TINTIN and the Continuing Growth of Steven Spielberg
Many will proclaim (or already have proclaimed) that Tintin is the film which finally brought Steven Spielberg back to his Raiders of the Lost Ark roots. It’s sort of a tempting statement to make. For one, it just sounds good as a recommendation. But more than that, Tintin finds the director fully and effectively engaging his action-adventure muscles for the first time in a long while. Even if people call it his best adventure film since Jurassic Park, that’s still an eighteen year gap, and Jurassic Park doesn’t really share the same DNA with Tintin the way the better Indiana Jones films do.
The problem with this view, enthusiastic as it may arrive, is that it mistakenly infers Tintin was made by a Spielberg who’s looking backward, reclaiming something forgotten or lost. Pushing the view only reinforces the warped idea that there are two Spielbergs, the young, wild one who died with Jurassic Park and the older, deeper and complex Spielberg born with Schindler’s List.
I probably subscribed to this idea as much as anyone. Despite really admiring the director’s later films, the last Indiana Jones film seemed to spell out that he couldn’t ever go home again. But it turns out that Indiana Jones and the Kingdom of the Crystal Skull was Spielberg looking back and trying to recreate, while Tintin is the director at full capacity, looking only forward with a childlike glee that is completely organic and contagious.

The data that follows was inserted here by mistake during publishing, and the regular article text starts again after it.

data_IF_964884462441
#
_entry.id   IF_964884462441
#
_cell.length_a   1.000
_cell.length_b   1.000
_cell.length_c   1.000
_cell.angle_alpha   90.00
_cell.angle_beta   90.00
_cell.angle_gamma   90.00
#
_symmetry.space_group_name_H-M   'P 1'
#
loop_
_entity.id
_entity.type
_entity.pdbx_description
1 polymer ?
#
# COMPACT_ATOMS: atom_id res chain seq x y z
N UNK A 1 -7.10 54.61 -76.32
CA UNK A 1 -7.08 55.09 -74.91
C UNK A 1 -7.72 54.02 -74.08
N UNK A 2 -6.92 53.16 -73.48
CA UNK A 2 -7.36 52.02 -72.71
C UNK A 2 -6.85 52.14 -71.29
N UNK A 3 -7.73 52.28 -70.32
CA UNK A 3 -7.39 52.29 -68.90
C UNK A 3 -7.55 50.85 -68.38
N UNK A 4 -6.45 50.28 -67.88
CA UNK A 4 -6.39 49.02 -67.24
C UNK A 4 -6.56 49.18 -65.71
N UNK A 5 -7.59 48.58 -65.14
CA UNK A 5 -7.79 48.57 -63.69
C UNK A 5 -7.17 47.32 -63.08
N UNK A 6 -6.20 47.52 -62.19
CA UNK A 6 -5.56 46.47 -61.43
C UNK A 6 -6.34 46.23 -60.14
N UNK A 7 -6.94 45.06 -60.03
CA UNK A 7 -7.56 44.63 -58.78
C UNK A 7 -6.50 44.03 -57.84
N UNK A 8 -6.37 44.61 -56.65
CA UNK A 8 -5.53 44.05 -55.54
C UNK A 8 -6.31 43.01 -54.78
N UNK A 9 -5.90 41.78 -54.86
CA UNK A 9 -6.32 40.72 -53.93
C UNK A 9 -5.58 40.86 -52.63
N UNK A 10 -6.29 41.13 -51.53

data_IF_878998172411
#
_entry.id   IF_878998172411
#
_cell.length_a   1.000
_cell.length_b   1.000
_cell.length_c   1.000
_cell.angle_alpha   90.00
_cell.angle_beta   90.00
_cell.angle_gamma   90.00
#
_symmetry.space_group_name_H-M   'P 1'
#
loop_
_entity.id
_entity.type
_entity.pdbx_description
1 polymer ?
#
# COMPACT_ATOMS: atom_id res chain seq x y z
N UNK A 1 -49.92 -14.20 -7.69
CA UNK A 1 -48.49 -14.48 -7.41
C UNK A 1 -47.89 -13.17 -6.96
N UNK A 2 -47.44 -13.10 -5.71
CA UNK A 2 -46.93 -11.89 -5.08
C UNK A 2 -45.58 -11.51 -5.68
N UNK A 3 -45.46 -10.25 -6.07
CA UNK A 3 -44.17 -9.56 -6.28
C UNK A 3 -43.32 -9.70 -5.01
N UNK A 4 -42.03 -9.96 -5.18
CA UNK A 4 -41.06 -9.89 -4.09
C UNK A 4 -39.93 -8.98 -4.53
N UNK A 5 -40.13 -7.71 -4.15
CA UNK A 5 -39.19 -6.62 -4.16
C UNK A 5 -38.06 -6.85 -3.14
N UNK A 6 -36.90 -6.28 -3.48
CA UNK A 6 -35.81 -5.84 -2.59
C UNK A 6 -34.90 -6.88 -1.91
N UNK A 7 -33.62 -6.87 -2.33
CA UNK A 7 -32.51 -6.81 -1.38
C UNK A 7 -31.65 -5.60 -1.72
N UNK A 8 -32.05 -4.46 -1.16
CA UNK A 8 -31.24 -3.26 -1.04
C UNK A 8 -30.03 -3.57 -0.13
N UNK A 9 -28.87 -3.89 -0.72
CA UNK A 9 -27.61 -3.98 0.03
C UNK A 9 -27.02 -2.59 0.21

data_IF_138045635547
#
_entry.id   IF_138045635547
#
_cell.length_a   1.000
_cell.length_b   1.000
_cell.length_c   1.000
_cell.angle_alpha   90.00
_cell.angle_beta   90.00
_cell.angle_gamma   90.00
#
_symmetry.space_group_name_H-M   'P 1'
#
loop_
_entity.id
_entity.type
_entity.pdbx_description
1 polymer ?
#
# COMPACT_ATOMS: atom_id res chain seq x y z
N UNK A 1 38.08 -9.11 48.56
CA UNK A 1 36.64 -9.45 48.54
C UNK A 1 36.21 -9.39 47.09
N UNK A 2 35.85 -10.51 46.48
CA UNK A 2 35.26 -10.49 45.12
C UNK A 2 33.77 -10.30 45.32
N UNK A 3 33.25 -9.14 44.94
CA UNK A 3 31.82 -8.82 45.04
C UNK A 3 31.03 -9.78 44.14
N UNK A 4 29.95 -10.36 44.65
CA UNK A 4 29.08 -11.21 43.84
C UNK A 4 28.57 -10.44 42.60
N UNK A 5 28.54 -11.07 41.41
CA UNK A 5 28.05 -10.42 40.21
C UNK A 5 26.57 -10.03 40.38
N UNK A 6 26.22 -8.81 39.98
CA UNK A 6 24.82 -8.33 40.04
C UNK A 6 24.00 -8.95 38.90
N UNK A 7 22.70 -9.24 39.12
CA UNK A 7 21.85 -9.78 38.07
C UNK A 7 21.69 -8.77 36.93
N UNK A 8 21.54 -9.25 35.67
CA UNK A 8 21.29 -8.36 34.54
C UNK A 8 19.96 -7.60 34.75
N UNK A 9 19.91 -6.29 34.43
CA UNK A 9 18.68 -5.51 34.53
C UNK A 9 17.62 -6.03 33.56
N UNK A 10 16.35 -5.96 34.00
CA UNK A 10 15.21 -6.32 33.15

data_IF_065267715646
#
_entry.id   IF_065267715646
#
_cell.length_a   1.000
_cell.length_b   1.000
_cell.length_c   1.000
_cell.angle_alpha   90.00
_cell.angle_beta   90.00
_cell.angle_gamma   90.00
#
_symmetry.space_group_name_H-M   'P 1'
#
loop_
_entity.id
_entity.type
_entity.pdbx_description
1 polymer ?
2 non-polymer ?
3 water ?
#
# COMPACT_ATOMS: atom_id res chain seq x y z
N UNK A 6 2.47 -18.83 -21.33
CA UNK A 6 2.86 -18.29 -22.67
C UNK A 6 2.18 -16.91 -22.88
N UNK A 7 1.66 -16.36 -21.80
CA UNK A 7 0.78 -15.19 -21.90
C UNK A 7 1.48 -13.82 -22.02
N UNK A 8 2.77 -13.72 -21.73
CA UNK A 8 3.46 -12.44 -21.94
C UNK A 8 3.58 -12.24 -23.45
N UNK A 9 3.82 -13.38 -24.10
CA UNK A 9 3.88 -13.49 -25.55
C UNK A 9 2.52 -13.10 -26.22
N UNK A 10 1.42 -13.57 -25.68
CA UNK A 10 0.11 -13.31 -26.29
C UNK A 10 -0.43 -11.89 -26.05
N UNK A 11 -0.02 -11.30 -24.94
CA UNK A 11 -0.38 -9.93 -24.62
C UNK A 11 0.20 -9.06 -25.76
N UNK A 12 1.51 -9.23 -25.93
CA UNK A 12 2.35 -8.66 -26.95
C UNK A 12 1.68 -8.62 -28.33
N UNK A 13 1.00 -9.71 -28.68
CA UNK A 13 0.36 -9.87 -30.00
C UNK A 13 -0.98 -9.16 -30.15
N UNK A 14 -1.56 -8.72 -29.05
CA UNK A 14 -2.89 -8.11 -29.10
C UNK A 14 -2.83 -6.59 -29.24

The idea that Tintin was made by a 64 year old is truly difficult to fathom. The film is so joyous and inventive in its execution that it just doesn’t seem possible. If this were some new hotshot director’s third or fourth film we’d be amazed at his or her talents. If Robert Zemekis made it, we’d all gossip about who ghost-directed the action sequences. There’s a pirate battle in this film that puts Gore Verbinski to shame. The only clue that Tintin was directed by a veteran is that the visual information is clear and the editing comprehensible.
And despite all the obvious similarities to Indiana Jones, Tintin is very much its own thing. It’s Spielberg’s funniest film and possibly his lightest as well, completely devoid of the horror touches present his older films. Tintin‘s animated world is a bright place where life and death stakes aren’t nearly as pressing as getting the next piece of the puzzle. As a result, the film is fun but rarely what we’ve come to identify as awesome. It’s a kid’s film in every possible way the Star Wars Prequels failed to be kid’s films.
The film also lacks that central iconic performance Indiana Jones had. Instead, Tintin wisely revolves its action around three heroes who add up to more than the sum of their parts. The film’s quiet scenes never feel slow because one character is always picking up another’s narratively necessary slack. When Haddock is sad, Tintin is happy. If Tintin is investigating, Snowy is getting into mischief. And when all three work together it’s joyous and feels just right.
The beauty of Tintin, and the reason my rhetoric regarding it comes so close to hyperbole, is more about Spielberg than Tintin itself. At the end of the day, Tintin is just a movie. But with it, Spielberg shows us a new thing he can do better than pretty much anyone else. It’s inspiring to see and important to recognize. As far as history is concerned, the only person Spielberg can compete with at this point is himself, and he’s still trying to win.